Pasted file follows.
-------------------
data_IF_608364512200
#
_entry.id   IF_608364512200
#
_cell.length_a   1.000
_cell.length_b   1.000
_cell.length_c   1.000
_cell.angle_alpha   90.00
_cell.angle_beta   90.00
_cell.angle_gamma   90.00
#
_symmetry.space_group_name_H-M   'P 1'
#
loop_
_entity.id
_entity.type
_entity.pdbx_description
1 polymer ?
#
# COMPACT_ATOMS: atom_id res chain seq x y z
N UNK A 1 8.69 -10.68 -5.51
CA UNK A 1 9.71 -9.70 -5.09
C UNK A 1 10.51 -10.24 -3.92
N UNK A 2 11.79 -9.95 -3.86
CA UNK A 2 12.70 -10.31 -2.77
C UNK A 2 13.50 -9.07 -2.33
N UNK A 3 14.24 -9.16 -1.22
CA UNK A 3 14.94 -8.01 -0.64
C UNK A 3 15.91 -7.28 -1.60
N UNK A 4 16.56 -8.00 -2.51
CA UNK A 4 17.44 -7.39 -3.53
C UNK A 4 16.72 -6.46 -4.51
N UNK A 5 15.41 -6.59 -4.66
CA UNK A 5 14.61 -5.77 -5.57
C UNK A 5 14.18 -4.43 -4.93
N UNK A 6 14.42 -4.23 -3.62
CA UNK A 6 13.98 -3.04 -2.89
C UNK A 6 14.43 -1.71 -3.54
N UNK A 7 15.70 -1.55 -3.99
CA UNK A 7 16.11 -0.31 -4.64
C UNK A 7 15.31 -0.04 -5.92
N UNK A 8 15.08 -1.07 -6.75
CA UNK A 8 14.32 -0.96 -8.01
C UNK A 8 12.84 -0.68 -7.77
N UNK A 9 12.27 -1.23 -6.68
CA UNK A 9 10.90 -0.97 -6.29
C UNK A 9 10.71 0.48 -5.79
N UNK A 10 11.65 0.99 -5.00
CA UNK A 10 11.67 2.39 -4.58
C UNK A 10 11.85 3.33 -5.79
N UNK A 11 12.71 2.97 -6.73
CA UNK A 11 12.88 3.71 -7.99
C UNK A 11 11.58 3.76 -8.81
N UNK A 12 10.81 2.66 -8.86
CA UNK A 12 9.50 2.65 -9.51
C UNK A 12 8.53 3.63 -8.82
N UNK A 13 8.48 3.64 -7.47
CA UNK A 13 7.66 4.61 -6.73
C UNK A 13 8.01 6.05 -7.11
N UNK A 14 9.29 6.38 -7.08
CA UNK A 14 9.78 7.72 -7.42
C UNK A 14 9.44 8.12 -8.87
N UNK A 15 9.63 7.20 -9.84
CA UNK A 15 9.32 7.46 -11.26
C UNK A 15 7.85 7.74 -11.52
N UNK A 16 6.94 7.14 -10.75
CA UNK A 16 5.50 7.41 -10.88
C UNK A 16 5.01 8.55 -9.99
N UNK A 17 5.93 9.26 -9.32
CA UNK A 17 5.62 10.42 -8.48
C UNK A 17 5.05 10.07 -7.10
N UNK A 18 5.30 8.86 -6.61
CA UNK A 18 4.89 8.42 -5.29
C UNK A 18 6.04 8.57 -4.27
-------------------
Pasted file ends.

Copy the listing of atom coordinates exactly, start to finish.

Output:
data_IF_608364512200
#
_entry.id   IF_608364512200
#
_cell.length_a   1.000
_cell.length_b   1.000
_cell.length_c   1.000
_cell.angle_alpha   90.00
_cell.angle_beta   90.00
_cell.angle_gamma   90.00
#
_symmetry.space_group_name_H-M   'P 1'
#
loop_
_entity.id
_entity.type
_entity.pdbx_description
1 polymer ?
#
# COMPACT_ATOMS: atom_id res chain seq x y z
N UNK A 1 8.69 -10.68 -5.51
CA UNK A 1 9.71 -9.70 -5.09
C UNK A 1 10.51 -10.24 -3.92
N UNK A 2 11.79 -9.95 -3.86
CA UNK A 2 12.70 -10.31 -2.77
C UNK A 2 13.50 -9.07 -2.33
N UNK A 3 14.24 -9.16 -1.22
CA UNK A 3 14.94 -8.01 -0.64
C UNK A 3 15.91 -7.28 -1.60
N UNK A 4 16.56 -8.00 -2.51
CA UNK A 4 17.44 -7.39 -3.53
C UNK A 4 16.72 -6.46 -4.51
N UNK A 5 15.41 -6.59 -4.66
CA UNK A 5 14.61 -5.77 -5.57
C UNK A 5 14.18 -4.43 -4.93
N UNK A 6 14.42 -4.23 -3.62
CA UNK A 6 13.98 -3.04 -2.89
C UNK A 6 14.43 -1.71 -3.54
N UNK A 7 15.70 -1.55 -3.99
CA UNK A 7 16.11 -0.31 -4.64
C UNK A 7 15.31 -0.04 -5.92
N UNK A 8 15.08 -1.07 -6.75
CA UNK A 8 14.32 -0.96 -8.01
C UNK A 8 12.84 -0.68 -7.77
N UNK A 9 12.27 -1.23 -6.68
CA UNK A 9 10.90 -0.97 -6.29
C UNK A 9 10.71 0.48 -5.79
N UNK A 10 11.65 0.99 -5.00
CA UNK A 10 11.67 2.39 -4.58
C UNK A 10 11.85 3.33 -5.79
N UNK A 11 12.71 2.97 -6.73
CA UNK A 11 12.88 3.71 -7.99
C UNK A 11 11.58 3.76 -8.81
N UNK A 12 10.81 2.66 -8.86
CA UNK A 12 9.50 2.65 -9.51
C UNK A 12 8.53 3.63 -8.82
N UNK A 13 8.48 3.64 -7.47
CA UNK A 13 7.66 4.61 -6.73
C UNK A 13 8.01 6.05 -7.11
N UNK A 14 9.29 6.38 -7.08
CA UNK A 14 9.78 7.72 -7.42
C UNK A 14 9.44 8.12 -8.87
N UNK A 15 9.63 7.20 -9.84
CA UNK A 15 9.32 7.46 -11.26
C UNK A 15 7.85 7.74 -11.52
N UNK A 16 6.94 7.14 -10.75
CA UNK A 16 5.50 7.41 -10.88
C UNK A 16 5.01 8.55 -9.99
N UNK A 17 5.93 9.26 -9.32
CA UNK A 17 5.62 10.42 -8.48
C UNK A 17 5.05 10.07 -7.10
N UNK A 18 5.30 8.86 -6.61
CA UNK A 18 4.89 8.42 -5.29
C UNK A 18 6.04 8.57 -4.27